Backwards in Time

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It’s hard to have a recessive lethal hang around for a long time without some kind of heterozygote advantage: selection reduces its frequency. If the population is even moderately large, more than a few thousand, changes in allele frequency over time are very predictable: deterministic.

That also means that one can calculate past frequencies, as long as as these assumptions hold (i.e. as long as there was no tight bottleneck & selection coefficients were the same).

Going forward in time , the frequency of a recessive lethal with no het advantage declines more and more slowly, since the ratio of homozygotes to heterozygotes declines as the allele frequency declines. But if you go backward in time, the frequency grows, and it grows more and more rapidly as you go further and further back in time. This doesn’t continue indefinitely: the frequency can’t go above 100%. Project the frequency of such a recessive lethal back in time and you hit a singularity.

Today, lethal cystic fibrosis alleles have a frequency of 2% in northern Europeans. Unless I’m wrong, it takes 50 generations for a recessive lethal to go from almost 100% to 2%, and another 50 to go from 2% to 1%, assuming no reproductive compensation. ‘Reproductive compensation’ means that parents have another kid when one dies young and thus end up with the same number of children raised to adulthood. This effect weakens, but does not eliminate, selection against lethal recessives. With full reproductive compensation, it takes 80 generations for a recessive lethal to go from 99.5% to 2%, and another 75 to go from 2% to 1%.

If the frequency of lethal CF alleles is 2% today, there must have either been a selective advantage in heterogygotes over most the of the past two thousand years, or the population of northern Europe must have crashed down to a few hundred or less sometime during that period.

There was no such crash, which would have been worse than a nuclear war. Indeed, there was no bottleneck of any kind in that time period: we know this from the historical record. Events like the Black Death do not a bottleneck make: you need to get the population down into the low thousands or less. The Black Death left tens of millions.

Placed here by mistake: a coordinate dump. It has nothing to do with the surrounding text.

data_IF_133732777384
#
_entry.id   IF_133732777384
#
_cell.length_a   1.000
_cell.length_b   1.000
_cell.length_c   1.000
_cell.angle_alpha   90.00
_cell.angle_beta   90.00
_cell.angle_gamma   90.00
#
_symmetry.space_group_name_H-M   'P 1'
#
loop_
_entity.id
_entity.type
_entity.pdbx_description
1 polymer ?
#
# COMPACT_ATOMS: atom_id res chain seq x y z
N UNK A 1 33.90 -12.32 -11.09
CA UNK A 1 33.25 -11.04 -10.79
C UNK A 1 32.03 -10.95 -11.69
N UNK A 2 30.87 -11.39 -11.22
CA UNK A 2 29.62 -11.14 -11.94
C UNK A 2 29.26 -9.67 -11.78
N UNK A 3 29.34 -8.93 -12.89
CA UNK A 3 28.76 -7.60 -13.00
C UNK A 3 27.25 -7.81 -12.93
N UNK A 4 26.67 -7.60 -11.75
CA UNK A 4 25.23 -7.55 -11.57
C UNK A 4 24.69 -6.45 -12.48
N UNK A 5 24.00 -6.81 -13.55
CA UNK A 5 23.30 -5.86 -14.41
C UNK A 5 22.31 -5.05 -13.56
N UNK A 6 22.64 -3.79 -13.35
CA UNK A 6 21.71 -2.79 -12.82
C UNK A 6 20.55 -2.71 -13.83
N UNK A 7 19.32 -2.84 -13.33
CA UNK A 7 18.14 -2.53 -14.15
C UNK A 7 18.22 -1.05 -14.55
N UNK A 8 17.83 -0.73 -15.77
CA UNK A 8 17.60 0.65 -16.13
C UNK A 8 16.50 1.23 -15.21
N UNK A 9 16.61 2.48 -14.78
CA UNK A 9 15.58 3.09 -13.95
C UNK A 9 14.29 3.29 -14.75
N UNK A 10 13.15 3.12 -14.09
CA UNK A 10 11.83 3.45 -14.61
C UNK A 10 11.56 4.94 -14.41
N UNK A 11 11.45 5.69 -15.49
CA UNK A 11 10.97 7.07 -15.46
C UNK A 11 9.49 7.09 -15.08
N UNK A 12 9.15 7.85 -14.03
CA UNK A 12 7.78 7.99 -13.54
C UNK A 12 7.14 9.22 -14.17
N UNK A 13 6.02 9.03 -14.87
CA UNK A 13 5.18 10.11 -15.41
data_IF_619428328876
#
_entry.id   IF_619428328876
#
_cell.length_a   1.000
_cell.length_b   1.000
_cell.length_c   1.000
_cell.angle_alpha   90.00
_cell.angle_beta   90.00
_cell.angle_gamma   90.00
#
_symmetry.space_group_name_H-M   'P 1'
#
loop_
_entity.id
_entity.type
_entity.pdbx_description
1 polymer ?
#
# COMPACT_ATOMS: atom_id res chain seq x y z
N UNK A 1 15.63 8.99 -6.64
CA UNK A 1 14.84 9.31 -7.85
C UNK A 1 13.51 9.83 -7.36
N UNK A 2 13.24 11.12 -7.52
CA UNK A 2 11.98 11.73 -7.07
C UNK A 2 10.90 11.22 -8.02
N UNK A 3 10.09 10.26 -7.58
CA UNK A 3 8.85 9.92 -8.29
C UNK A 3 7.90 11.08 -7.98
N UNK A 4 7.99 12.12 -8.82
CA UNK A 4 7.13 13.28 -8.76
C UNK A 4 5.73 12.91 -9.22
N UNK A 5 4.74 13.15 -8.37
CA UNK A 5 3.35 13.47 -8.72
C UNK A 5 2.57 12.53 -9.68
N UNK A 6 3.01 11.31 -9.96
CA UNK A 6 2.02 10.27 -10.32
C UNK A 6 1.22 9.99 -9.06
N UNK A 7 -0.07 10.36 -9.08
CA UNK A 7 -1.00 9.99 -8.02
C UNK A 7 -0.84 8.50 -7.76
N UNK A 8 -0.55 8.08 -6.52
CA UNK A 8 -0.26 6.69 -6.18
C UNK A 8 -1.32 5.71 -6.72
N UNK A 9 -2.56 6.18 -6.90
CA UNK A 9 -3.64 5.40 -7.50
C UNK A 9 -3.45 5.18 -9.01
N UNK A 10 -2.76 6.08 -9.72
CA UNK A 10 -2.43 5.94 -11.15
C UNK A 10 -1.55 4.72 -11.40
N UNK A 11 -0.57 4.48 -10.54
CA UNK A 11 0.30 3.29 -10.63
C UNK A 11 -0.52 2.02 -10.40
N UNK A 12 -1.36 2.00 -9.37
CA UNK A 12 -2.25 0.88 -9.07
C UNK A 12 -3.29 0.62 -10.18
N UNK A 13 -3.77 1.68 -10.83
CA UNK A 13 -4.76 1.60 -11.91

So lethal CF mutants had some kind of selective advantage, or were closely linked to some allele that did.

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15 Comments

  1. Here are some theories.

  2. It sounds like a recessive allele would most likely go extinct due to drift in the long run.

  3. Eventually, if nothing else interfered, the gene would be in mutation-selection equilibrium; with new deleterious alleles being generated by mutation at the same rate that old deleterious alleles were being eliminating by selection. Mutation rates are low enough that you wouldn’t see any lethals at 2%.

  4. Greg, this is off-topic, but – assuming the poulation is a constant size – what is the minimum population needed for selection to work? Obviously it is a function of the mutation rate, but what is the function? And what is it in real life, say for humans? 
     
    Thanks in advance.

  5. Could we pick a huge sample of CF-allele-carrying people, and then find out which diseases (if any) are under-represented in this sample? Even better: compare siblings with and without the allele. 
     
    Of course, there is the additional difficulty that modern hygiene and medicine in the West have strongly reduced the incidence of many diseases, which in turn must have strongly reduced any such effect – perhaps even to undetectability. But on the other hand, the CF allele has the “advantage” (*cough*) of being relatively frequent, so there’s a lot of available data. 
     
    The “hitch-hiking” hypothesis (to which gc seems to be alluding in the last sentence of the post) should be more easily tested, by observing whether adjacent regions of the genome show the effects of selection. Who knows, perhaps the data is already there?

  6. David, 
     
    If the product of the population size and the selection coefficient (favored type leaves 101 offspring for every 100 left by disfavored type -> selection coefficient = 0.01) is much larger than one, then the allele frequency will change more or less deterministically. If the product is much smaller than one, then random drift predominates. If the product is between these extremes … then it is more complicated.

  7. a selective advantage in heterogygotes over most the of the past two thousand years 
     
    How about a huge advantage for some of the past two thousand years, as during relatively brief but devastating famines or plagues – would that also work?

  8. How about a huge advantage for some of the past two thousand years, as during relatively brief but devastating famines or plagues – would that also work? 
     
    a selection coefficient of 0.10 is REAL big. the black death resulted in a reduction in population of around 1/3. i don’t think you get the numbers to work.